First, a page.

Conversations about mental health have proven especially important. Decades of research has repeatedly shown an increasing rate of burnout, cynicism and anxiety amongst medical students and new practicing physicians.

“Healer’s Art has taken initiative to address the vulnerability of being a medical student and physician,” Korah said. “The emotional toll of what we are dedicating our lives to is often hidden under shadows of textbooks, lectures, and clinical skills. This course teaches me to embrace the struggle, keeps me grounded, and reminds me that I am not alone on this journey.”

By emphasizing the ways medial humanities can improve student wellbeing, UACOM-T hopes to mitigate burnout and mental health concerns early in training. Lebensohn said that she believes that Healer’s Art will serve as an “antidote to the hidden curriculum that over time make students less empathic, more jaded and burned-out.”

Around the nation, similar efforts have shown promising results. A recent study by University of Washington School of Medicine suggests that the integration of humanities education into their medical school curriculum has led to an increase in student performance, well-being and empathy.

The Healer’s Art elective has also served as way for students and faculty to appreciate and share a common passion for the humanities. The intersections between medicine, music and art are frequently explored during each session, adding greater depth to already complex conversations.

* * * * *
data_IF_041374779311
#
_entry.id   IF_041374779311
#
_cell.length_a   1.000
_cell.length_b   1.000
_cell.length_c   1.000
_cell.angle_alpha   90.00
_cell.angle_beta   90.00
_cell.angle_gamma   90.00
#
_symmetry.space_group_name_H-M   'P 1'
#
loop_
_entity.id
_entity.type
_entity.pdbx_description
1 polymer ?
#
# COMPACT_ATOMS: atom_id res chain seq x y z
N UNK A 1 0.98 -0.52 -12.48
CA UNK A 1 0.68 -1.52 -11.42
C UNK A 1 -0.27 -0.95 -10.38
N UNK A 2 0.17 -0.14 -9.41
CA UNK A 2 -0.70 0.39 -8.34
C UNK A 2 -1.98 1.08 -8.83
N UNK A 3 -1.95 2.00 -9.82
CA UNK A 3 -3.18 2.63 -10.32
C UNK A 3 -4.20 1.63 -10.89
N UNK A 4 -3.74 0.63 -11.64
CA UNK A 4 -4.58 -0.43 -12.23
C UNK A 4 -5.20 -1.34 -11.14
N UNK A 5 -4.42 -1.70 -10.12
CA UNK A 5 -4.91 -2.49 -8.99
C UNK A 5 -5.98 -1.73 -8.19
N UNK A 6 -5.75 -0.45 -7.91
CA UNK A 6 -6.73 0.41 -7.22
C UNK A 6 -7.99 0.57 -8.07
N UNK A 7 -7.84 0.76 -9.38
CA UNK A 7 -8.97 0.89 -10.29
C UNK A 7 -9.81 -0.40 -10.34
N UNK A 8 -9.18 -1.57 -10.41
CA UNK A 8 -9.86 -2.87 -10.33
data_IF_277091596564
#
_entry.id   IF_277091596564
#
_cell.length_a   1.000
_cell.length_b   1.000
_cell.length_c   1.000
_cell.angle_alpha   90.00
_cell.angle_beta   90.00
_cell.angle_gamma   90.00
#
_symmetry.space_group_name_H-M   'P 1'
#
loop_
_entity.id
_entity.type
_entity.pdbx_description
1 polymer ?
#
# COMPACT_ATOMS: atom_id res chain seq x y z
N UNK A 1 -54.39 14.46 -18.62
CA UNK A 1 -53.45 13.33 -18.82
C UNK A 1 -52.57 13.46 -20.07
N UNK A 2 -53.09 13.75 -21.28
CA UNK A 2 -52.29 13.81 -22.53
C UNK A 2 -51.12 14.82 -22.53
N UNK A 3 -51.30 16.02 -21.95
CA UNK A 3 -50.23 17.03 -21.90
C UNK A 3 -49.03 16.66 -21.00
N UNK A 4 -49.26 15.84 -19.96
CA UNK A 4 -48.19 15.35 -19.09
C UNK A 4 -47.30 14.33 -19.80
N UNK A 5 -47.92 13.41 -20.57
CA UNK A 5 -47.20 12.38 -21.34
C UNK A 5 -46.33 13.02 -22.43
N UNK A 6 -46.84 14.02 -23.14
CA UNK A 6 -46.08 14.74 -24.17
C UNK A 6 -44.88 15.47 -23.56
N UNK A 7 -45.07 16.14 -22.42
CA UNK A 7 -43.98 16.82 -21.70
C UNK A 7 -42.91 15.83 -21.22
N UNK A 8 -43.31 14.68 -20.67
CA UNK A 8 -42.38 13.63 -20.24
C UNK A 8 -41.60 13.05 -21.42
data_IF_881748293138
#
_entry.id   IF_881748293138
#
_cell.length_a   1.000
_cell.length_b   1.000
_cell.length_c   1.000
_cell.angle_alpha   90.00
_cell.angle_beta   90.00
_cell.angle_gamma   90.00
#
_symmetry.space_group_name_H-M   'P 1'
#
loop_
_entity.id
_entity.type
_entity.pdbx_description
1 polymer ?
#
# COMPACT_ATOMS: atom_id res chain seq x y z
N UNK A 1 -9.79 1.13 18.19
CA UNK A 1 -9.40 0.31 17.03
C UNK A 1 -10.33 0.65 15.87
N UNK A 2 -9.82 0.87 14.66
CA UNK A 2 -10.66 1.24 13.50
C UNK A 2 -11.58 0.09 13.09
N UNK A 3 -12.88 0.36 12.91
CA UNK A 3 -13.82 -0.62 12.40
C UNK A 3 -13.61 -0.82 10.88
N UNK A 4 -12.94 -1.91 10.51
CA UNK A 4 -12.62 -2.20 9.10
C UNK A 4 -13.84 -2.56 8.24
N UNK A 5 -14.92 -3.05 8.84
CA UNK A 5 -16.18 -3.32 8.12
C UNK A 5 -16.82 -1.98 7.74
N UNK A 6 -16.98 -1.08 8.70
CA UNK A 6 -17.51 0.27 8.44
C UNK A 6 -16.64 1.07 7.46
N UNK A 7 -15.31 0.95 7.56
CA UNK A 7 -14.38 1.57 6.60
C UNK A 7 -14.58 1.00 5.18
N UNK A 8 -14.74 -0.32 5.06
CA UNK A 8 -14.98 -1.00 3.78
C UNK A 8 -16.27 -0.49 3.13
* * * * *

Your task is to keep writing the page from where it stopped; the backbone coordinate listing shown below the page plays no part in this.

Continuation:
Turk explained that cultivating her interest in the humanities will make her a better physician.

“The humanities are important in every aspect of life. They are embedded [in] everyone’s life because, after all, we live a human experience. With such rich and unique experiences and different ways of processing them, the humanities allow us to better understand our patients and one another,” Turk said.

Lebensohn said she shares these sentiments. In her personal life, she reads non-medical fiction, enjoys music and explores cinema. She believes that these interests make her a more complete and compassionate professional.

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“The humanities are an integral part of my role as a physician and how I connect at a human level with [my] patients. They are an important part of my personal and professional life,” Lebensohn added.

Ultimately, renewed interest in medical humanities highlights the need to address curricular gaps that push non-medical courses to the sidelines. Educators around the country recognize that medical students need training beyond the scientific principles of medicine to become competent physicians. Through courses like Healer’s Art, UACOM-T seeks to close this gap in training. 

For students like Rulney, Healer’s Art brings a refreshing focus to the humanistic foundations of medicine.

“Courses like Healer’s Art remind me why I wanted to pursue medicine in the first place. At its core, this profession is about connecting with people, understanding their human experiences and collaborating with them to improve their quality of life. Healing is incomplete without a humanistic approach,” Rulney added.